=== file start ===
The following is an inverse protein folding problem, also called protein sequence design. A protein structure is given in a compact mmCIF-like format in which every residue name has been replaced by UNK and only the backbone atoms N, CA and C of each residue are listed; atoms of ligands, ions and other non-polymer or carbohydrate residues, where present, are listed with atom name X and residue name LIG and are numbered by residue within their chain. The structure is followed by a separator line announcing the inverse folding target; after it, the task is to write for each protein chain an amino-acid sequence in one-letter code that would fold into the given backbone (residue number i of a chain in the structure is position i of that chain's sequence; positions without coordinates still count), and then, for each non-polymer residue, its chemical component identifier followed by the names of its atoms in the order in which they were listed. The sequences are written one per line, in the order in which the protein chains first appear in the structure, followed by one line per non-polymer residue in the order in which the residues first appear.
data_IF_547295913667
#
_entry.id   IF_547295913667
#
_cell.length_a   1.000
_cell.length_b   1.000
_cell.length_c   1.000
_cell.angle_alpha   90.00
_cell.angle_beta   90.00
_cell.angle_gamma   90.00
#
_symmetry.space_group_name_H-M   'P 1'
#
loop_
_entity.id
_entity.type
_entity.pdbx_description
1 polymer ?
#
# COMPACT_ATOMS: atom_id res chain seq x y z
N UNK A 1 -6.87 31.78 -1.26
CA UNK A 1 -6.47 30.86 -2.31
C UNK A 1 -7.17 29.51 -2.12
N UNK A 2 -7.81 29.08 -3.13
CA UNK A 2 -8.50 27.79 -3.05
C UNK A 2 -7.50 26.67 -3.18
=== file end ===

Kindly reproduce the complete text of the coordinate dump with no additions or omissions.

The following is an inverse protein folding problem, also called protein sequence design. A protein structure is given in a compact mmCIF-like format in which every residue name has been replaced by UNK and only the backbone atoms N, CA and C of each residue are listed; atoms of ligands, ions and other non-polymer or carbohydrate residues, where present, are listed with atom name X and residue name LIG and are numbered by residue within their chain. The structure is followed by a separator line announcing the inverse folding target; after it, the task is to write for each protein chain an amino-acid sequence in one-letter code that would fold into the given backbone (residue number i of a chain in the structure is position i of that chain's sequence; positions without coordinates still count), and then, for each non-polymer residue, its chemical component identifier followed by the names of its atoms in the order in which they were listed. The sequences are written one per line, in the order in which the protein chains first appear in the structure, followed by one line per non-polymer residue in the order in which the residues first appear.
data_IF_547295913667
#
_entry.id   IF_547295913667
#
_cell.length_a   1.000
_cell.length_b   1.000
_cell.length_c   1.000
_cell.angle_alpha   90.00
_cell.angle_beta   90.00
_cell.angle_gamma   90.00
#
_symmetry.space_group_name_H-M   'P 1'
#
loop_
_entity.id
_entity.type
_entity.pdbx_description
1 polymer ?
#
# COMPACT_ATOMS: atom_id res chain seq x y z
N UNK A 1 -6.87 31.78 -1.26
CA UNK A 1 -6.47 30.86 -2.31
C UNK A 1 -7.17 29.51 -2.12
N UNK A 2 -7.81 29.08 -3.13
CA UNK A 2 -8.50 27.79 -3.05
C UNK A 2 -7.50 26.67 -3.18